Coupling Between Metacognition and Emotions During STEM Learning With Advanced Learning Technologies: A Critical Analysis, Implications for Future Research, and Design of Learning Systems
by Roger Azevedo, Nicholas Mudrick, Michelle Taub & Franz Wortha — 2017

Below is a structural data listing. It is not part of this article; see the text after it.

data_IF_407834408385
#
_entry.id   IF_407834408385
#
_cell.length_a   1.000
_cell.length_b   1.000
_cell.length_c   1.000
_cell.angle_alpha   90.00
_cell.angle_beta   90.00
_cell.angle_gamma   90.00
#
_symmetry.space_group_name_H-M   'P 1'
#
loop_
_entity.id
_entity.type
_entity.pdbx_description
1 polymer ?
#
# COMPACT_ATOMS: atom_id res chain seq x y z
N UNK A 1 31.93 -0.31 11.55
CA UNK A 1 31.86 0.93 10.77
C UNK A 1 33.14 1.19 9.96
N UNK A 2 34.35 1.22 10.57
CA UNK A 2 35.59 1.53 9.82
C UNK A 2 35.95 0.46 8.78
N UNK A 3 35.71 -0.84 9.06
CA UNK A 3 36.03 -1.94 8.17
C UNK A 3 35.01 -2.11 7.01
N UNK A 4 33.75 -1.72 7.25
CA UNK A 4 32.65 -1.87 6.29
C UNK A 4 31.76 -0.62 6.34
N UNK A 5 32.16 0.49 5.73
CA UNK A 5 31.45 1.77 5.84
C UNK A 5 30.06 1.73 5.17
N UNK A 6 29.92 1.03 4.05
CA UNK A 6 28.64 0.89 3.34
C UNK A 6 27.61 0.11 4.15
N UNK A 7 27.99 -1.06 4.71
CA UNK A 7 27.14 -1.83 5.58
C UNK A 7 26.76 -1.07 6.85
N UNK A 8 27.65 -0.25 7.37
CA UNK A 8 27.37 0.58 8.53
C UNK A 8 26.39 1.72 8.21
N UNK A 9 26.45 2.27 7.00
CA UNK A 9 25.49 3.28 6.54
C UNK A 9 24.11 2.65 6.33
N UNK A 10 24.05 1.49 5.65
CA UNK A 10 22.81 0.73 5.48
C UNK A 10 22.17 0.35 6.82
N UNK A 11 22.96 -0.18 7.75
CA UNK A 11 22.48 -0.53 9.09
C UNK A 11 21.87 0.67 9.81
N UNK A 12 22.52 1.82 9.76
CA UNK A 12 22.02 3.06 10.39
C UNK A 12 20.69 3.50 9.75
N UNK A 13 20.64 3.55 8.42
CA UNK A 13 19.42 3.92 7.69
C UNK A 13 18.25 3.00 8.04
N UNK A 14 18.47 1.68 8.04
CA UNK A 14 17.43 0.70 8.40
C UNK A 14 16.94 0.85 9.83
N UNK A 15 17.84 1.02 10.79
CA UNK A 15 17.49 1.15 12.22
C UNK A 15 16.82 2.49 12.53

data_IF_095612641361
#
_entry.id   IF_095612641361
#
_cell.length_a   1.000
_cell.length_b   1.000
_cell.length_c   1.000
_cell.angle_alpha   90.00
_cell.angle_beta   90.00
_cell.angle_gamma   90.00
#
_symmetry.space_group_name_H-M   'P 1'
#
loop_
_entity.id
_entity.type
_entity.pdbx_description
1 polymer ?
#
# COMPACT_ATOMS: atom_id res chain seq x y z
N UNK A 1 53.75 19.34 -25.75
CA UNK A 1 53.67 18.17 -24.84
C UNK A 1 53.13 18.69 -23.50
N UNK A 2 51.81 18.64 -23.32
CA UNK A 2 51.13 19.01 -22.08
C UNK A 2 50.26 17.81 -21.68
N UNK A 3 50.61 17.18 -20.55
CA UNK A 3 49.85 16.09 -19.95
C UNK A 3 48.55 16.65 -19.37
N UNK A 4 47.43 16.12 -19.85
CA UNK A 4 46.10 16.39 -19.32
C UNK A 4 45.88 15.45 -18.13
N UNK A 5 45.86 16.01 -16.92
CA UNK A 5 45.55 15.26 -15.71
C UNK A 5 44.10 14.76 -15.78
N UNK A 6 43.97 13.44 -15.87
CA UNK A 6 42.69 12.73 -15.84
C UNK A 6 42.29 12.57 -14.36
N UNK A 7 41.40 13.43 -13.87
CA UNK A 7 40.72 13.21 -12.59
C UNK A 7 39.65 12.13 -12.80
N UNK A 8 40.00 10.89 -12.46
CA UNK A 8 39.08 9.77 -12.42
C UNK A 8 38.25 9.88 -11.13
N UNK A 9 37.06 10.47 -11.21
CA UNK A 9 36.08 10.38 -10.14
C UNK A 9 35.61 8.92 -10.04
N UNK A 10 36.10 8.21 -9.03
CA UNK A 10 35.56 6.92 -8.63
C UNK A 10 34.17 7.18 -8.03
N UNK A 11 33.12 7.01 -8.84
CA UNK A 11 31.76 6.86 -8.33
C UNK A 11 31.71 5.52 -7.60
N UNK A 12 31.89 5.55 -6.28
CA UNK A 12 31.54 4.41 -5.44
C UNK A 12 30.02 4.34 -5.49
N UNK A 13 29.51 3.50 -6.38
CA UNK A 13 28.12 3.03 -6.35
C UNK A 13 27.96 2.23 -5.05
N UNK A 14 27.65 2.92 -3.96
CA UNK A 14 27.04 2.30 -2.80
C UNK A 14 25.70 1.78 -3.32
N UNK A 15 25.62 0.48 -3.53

Metacognition and emotions play a critical role in learners’ ability to monitor and regulate their learning about 21st-century skills related to science, technology, engineering, and mathematics (STEM) content while using advanced learning technologies (ALTs; e.g., intelligent tutoring systems, serious games, hypermedia, augmented reality). In this article, we focus on the following: (1) presenting a succinct review of the assumptions, strengths, and weaknesses of two leading models of metacognition and emotions related to 21st-century skills typically not adopted by ALT researchers; (2) presenting and critiquing Azevedo and colleagues’ extension of the information processing theory of self-regulated learning by articulating the assumptions as well as describing the advantages and disadvantages of including the macro-level, micro-level, and valence of metacognitive processes; and (3) proposing future directions and presenting implications for the design of metacognitive and affect-sensitive ALTs for 21st-century skills in STEM.
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